Previously, I proposed that trust of your therapist is necessary if you are to achieve the success you hope for when engaging their services. At the least, you hope for reduction of the undesirable trauma and/or PTSD symptoms which bring you to therapy in the first place. You should also hope to regain at least some of what you’ve lost because of the intrusion of these symptoms into your daily life. Working collaboratively and cooperatively on these important, challenging goals is the only reasonable plan for you to adopt.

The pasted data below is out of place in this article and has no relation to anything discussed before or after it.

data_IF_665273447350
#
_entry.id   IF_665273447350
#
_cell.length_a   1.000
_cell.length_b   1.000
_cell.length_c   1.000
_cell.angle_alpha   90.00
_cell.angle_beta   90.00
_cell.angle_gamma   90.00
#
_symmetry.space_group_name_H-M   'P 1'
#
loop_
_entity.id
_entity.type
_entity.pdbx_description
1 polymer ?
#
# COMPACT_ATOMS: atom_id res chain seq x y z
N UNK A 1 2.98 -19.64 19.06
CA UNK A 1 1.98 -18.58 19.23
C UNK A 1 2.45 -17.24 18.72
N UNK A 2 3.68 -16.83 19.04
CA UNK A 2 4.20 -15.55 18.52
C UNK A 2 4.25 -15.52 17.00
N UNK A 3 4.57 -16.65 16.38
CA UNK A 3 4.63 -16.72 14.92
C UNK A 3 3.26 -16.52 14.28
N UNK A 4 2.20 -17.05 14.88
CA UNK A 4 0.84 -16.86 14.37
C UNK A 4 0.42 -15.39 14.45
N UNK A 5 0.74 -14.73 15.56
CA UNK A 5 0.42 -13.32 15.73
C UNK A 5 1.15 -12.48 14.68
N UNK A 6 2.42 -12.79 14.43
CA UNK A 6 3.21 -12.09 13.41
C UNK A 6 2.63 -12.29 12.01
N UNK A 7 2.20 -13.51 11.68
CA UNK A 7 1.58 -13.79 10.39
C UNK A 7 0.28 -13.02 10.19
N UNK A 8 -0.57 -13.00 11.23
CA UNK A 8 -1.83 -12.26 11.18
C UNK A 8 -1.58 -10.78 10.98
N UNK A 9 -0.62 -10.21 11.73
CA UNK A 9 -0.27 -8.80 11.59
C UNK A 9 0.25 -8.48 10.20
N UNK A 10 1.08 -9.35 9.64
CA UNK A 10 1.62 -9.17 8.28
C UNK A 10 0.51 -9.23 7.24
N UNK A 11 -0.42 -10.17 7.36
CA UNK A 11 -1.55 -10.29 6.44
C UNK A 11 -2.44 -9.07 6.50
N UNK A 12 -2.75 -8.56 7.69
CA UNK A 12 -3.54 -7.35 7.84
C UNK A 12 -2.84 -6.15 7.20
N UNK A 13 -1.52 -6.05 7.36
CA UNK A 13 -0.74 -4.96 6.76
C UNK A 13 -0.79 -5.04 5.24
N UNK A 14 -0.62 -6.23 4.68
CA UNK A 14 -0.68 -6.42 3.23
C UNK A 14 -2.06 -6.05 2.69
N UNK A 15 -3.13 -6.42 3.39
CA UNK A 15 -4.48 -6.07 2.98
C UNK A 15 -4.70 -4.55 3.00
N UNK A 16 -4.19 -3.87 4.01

But, there are serious challenges to overcome. Initially, your therapist is a stranger to you. You already feel under assault by life and are likely to view new and unknown situations with distinct wariness – a “negativity bias”. Coming to therapy with any kind of trauma history problem, you will tend to view your therapist in terms of your previous personal experiences with other people, and this can lead to serious distortions of perception. Finally, even if your therapy situation is very clearly safe (in the eyes of most people), you may be unable to recognize this, if your personal history has given you little or no previous experience with “safe situations”. How will you address these challenges? I have some proposals for you to consider.